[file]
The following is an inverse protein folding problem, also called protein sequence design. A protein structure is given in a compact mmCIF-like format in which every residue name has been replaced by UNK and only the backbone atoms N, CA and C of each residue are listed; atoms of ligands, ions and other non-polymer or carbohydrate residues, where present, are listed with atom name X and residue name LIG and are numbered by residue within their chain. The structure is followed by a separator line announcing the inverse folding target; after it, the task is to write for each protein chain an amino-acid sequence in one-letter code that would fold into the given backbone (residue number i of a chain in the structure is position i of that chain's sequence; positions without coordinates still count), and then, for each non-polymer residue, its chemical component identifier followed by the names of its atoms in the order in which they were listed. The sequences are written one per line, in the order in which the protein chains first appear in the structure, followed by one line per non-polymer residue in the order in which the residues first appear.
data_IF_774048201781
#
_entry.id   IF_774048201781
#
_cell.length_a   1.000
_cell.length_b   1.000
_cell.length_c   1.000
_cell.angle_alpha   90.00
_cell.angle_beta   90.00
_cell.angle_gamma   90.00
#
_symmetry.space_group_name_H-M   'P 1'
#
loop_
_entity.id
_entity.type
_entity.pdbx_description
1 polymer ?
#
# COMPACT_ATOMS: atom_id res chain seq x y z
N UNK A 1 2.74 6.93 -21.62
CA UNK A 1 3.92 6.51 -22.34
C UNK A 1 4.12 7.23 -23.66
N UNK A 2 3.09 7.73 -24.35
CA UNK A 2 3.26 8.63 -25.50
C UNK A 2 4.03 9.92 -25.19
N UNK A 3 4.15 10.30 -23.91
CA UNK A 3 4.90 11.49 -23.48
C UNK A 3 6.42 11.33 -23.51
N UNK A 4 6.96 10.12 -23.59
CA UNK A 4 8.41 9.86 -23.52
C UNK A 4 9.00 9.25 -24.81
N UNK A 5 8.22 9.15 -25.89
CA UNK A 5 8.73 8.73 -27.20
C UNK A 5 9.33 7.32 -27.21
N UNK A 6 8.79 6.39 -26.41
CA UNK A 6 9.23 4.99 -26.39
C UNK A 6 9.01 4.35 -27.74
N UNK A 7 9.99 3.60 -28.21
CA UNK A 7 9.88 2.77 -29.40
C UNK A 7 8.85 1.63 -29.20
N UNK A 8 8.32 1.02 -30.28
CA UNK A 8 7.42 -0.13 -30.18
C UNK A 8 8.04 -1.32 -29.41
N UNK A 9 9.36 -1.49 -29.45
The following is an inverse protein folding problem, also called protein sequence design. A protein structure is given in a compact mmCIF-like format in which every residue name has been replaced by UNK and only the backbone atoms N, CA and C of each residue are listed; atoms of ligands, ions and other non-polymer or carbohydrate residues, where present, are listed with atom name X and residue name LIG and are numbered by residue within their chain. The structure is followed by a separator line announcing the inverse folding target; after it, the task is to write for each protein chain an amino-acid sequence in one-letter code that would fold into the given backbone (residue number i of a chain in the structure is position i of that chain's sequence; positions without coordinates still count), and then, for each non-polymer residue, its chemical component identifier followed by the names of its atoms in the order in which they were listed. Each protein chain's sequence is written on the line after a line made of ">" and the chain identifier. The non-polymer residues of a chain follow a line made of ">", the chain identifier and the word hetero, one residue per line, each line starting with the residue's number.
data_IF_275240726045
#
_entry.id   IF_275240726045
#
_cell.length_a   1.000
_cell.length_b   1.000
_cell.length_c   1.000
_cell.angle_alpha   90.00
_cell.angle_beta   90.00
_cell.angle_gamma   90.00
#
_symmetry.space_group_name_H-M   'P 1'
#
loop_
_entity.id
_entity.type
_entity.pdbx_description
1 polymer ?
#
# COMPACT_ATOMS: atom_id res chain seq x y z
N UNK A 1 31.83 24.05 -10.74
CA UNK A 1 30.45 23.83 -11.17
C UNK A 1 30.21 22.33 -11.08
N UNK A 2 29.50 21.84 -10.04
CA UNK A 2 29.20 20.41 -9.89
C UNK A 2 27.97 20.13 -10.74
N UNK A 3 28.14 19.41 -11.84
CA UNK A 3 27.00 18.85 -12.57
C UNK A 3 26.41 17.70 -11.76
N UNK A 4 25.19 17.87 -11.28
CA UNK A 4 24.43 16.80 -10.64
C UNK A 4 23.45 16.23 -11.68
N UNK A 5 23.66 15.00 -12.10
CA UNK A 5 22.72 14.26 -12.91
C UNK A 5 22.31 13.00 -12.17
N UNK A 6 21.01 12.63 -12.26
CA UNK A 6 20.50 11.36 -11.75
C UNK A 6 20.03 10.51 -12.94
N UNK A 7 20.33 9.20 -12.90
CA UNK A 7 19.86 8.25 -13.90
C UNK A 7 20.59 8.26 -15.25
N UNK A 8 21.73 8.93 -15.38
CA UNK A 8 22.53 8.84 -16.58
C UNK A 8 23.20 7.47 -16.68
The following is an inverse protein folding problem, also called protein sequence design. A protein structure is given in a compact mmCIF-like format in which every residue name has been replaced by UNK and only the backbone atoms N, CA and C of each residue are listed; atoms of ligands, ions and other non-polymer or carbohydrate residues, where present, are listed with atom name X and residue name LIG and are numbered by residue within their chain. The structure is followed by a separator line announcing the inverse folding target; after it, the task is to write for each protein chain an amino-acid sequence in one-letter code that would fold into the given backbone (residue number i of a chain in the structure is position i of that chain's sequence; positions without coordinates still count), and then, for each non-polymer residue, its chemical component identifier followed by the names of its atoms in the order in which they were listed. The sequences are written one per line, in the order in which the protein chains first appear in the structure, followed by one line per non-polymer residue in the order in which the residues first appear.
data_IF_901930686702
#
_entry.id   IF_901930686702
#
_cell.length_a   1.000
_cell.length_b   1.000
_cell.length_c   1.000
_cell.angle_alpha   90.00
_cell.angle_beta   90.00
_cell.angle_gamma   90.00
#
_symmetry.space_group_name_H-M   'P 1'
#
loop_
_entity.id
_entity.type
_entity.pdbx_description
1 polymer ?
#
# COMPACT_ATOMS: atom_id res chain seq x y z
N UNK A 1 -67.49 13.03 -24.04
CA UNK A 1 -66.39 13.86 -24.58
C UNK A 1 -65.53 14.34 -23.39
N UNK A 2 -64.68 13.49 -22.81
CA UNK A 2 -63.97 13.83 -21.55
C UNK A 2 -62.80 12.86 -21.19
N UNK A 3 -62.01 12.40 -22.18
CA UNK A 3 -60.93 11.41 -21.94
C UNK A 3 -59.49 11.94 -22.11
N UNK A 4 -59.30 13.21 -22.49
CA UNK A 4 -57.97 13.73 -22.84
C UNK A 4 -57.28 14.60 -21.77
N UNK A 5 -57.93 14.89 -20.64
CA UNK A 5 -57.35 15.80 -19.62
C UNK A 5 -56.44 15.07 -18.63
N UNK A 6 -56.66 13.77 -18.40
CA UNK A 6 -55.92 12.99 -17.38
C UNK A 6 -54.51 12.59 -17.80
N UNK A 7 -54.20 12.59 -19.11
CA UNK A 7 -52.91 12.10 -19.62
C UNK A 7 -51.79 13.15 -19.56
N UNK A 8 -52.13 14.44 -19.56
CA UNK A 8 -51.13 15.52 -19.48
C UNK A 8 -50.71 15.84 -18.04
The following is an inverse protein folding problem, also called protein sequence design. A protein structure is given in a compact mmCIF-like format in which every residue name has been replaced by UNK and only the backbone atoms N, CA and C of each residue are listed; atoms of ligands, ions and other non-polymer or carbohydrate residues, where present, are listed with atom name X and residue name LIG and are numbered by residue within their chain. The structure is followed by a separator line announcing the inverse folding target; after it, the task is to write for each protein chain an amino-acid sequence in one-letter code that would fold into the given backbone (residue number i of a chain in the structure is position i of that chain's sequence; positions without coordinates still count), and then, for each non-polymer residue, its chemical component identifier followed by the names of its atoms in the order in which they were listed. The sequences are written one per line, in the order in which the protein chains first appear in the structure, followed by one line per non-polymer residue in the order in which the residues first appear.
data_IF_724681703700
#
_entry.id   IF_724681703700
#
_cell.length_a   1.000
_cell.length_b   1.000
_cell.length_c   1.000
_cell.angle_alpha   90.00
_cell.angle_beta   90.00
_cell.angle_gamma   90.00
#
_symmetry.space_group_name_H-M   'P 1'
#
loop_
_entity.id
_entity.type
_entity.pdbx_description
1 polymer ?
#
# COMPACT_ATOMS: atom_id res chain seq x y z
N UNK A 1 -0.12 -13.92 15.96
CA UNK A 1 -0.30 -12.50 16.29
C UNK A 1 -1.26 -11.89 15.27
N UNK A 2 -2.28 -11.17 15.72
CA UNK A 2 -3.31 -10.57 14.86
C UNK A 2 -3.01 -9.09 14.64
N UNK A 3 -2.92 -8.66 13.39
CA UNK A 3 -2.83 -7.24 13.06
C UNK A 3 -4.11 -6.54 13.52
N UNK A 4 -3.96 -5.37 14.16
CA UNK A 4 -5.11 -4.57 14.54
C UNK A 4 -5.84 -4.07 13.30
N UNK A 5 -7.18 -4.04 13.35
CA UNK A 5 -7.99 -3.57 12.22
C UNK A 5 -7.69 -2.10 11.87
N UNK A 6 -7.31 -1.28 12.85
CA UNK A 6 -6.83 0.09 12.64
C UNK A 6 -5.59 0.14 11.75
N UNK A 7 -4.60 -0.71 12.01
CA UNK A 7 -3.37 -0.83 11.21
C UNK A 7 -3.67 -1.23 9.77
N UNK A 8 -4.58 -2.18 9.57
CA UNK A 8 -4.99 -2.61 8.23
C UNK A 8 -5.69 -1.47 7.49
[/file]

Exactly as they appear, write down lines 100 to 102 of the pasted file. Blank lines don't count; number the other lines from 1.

_cell.angle_alpha   90.00
_cell.angle_beta   90.00
_cell.angle_gamma   90.00